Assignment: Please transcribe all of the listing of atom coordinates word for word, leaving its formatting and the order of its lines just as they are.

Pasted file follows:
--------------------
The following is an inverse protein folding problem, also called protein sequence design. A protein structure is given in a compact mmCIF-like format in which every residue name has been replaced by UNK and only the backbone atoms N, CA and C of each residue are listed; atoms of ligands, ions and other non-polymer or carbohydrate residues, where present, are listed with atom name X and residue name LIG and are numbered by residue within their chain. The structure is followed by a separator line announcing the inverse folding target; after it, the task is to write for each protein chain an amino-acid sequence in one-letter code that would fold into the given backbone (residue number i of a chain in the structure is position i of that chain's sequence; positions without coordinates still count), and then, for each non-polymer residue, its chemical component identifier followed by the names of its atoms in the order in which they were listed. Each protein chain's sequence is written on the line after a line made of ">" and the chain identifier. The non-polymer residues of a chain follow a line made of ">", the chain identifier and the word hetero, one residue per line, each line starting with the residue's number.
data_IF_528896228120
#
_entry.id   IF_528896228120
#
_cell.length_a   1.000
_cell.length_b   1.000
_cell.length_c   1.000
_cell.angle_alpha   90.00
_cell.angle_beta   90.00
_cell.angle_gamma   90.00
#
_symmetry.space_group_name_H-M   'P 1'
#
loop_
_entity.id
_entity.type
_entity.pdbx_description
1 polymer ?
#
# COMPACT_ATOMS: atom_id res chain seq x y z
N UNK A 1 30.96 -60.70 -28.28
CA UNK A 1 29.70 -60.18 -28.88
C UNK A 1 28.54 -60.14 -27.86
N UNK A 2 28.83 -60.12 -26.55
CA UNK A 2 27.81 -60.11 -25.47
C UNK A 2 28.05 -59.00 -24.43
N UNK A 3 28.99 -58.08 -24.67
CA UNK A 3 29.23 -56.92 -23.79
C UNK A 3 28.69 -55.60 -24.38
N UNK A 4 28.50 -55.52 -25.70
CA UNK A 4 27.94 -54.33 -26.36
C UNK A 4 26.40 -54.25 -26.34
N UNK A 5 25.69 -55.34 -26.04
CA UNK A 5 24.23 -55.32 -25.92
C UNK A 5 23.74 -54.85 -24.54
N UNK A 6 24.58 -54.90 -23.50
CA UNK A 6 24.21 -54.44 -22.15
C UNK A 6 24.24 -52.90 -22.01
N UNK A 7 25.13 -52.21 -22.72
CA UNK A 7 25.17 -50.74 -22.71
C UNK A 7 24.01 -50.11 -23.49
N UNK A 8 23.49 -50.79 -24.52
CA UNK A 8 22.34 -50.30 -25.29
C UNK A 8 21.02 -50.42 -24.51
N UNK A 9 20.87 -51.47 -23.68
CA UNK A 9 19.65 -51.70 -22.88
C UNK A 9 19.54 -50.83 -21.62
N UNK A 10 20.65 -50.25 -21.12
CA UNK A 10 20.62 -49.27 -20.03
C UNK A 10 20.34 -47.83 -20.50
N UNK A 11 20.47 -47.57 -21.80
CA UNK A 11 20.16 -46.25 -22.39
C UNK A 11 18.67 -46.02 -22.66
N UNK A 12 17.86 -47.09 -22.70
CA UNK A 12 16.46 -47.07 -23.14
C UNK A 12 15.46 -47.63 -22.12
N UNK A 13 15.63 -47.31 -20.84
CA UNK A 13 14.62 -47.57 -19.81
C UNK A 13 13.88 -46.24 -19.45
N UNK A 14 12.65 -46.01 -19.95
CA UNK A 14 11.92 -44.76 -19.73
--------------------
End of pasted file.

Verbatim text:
The following is an inverse protein folding problem, also called protein sequence design. A protein structure is given in a compact mmCIF-like format in which every residue name has been replaced by UNK and only the backbone atoms N, CA and C of each residue are listed; atoms of ligands, ions and other non-polymer or carbohydrate residues, where present, are listed with atom name X and residue name LIG and are numbered by residue within their chain. The structure is followed by a separator line announcing the inverse folding target; after it, the task is to write for each protein chain an amino-acid sequence in one-letter code that would fold into the given backbone (residue number i of a chain in the structure is position i of that chain's sequence; positions without coordinates still count), and then, for each non-polymer residue, its chemical component identifier followed by the names of its atoms in the order in which they were listed. Each protein chain's sequence is written on the line after a line made of ">" and the chain identifier. The non-polymer residues of a chain follow a line made of ">", the chain identifier and the word hetero, one residue per line, each line starting with the residue's number.
data_IF_528896228120
#
_entry.id   IF_528896228120
#
_cell.length_a   1.000
_cell.length_b   1.000
_cell.length_c   1.000
_cell.angle_alpha   90.00
_cell.angle_beta   90.00
_cell.angle_gamma   90.00
#
_symmetry.space_group_name_H-M   'P 1'
#
loop_
_entity.id
_entity.type
_entity.pdbx_description
1 polymer ?
#
# COMPACT_ATOMS: atom_id res chain seq x y z
N UNK A 1 30.96 -60.70 -28.28
CA UNK A 1 29.70 -60.18 -28.88
C UNK A 1 28.54 -60.14 -27.86
N UNK A 2 28.83 -60.12 -26.55
CA UNK A 2 27.81 -60.11 -25.47
C UNK A 2 28.05 -59.00 -24.43
N UNK A 3 28.99 -58.08 -24.67
CA UNK A 3 29.23 -56.92 -23.79
C UNK A 3 28.69 -55.60 -24.38
N UNK A 4 28.50 -55.52 -25.70
CA UNK A 4 27.94 -54.33 -26.36
C UNK A 4 26.40 -54.25 -26.34
N UNK A 5 25.69 -55.34 -26.04
CA UNK A 5 24.23 -55.32 -25.92
C UNK A 5 23.74 -54.85 -24.54
N UNK A 6 24.58 -54.90 -23.50
CA UNK A 6 24.21 -54.44 -22.15
C UNK A 6 24.24 -52.90 -22.01
N UNK A 7 25.13 -52.21 -22.72
CA UNK A 7 25.17 -50.74 -22.71
C UNK A 7 24.01 -50.11 -23.49
N UNK A 8 23.49 -50.79 -24.52
CA UNK A 8 22.34 -50.30 -25.29
C UNK A 8 21.02 -50.42 -24.51
N UNK A 9 20.87 -51.47 -23.68
CA UNK A 9 19.65 -51.70 -22.88
C UNK A 9 19.54 -50.83 -21.62
N UNK A 10 20.65 -50.25 -21.12
CA UNK A 10 20.62 -49.27 -20.03
C UNK A 10 20.34 -47.83 -20.50
N UNK A 11 20.47 -47.57 -21.80
CA UNK A 11 20.16 -46.25 -22.39
C UNK A 11 18.67 -46.02 -22.66
N UNK A 12 17.86 -47.09 -22.70
CA UNK A 12 16.46 -47.07 -23.14
C UNK A 12 15.46 -47.63 -22.12
N UNK A 13 15.63 -47.31 -20.84
CA UNK A 13 14.62 -47.57 -19.81
C UNK A 13 13.88 -46.24 -19.45
N UNK A 14 12.65 -46.01 -19.95
CA UNK A 14 11.92 -44.76 -19.73